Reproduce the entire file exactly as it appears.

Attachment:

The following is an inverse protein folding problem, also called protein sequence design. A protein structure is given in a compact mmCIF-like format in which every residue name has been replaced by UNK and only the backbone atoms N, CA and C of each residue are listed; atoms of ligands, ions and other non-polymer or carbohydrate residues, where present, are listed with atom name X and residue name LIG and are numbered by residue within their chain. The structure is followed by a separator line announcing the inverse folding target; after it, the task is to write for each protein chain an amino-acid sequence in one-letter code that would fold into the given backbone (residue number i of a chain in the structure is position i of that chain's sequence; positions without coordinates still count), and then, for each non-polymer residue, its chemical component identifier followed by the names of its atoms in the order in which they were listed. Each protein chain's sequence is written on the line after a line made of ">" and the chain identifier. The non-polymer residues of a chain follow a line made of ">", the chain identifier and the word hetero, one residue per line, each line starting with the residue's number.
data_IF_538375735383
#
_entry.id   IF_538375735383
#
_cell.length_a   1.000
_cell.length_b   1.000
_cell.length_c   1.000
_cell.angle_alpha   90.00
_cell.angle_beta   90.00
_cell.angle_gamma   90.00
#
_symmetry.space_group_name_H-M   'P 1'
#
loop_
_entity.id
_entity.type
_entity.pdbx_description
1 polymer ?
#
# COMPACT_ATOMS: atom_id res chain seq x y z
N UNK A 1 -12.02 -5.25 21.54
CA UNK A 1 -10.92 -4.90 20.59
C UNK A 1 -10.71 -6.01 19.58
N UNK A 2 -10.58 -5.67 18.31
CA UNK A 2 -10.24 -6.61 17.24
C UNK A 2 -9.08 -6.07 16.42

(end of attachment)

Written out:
The following is an inverse protein folding problem, also called protein sequence design. A protein structure is given in a compact mmCIF-like format in which every residue name has been replaced by UNK and only the backbone atoms N, CA and C of each residue are listed; atoms of ligands, ions and other non-polymer or carbohydrate residues, where present, are listed with atom name X and residue name LIG and are numbered by residue within their chain. The structure is followed by a separator line announcing the inverse folding target; after it, the task is to write for each protein chain an amino-acid sequence in one-letter code that would fold into the given backbone (residue number i of a chain in the structure is position i of that chain's sequence; positions without coordinates still count), and then, for each non-polymer residue, its chemical component identifier followed by the names of its atoms in the order in which they were listed. Each protein chain's sequence is written on the line after a line made of ">" and the chain identifier. The non-polymer residues of a chain follow a line made of ">", the chain identifier and the word hetero, one residue per line, each line starting with the residue's number.
data_IF_538375735383
#
_entry.id   IF_538375735383
#
_cell.length_a   1.000
_cell.length_b   1.000
_cell.length_c   1.000
_cell.angle_alpha   90.00
_cell.angle_beta   90.00
_cell.angle_gamma   90.00
#
_symmetry.space_group_name_H-M   'P 1'
#
loop_
_entity.id
_entity.type
_entity.pdbx_description
1 polymer ?
#
# COMPACT_ATOMS: atom_id res chain seq x y z
N UNK A 1 -12.02 -5.25 21.54
CA UNK A 1 -10.92 -4.90 20.59
C UNK A 1 -10.71 -6.01 19.58
N UNK A 2 -10.58 -5.67 18.31
CA UNK A 2 -10.24 -6.61 17.24
C UNK A 2 -9.08 -6.07 16.42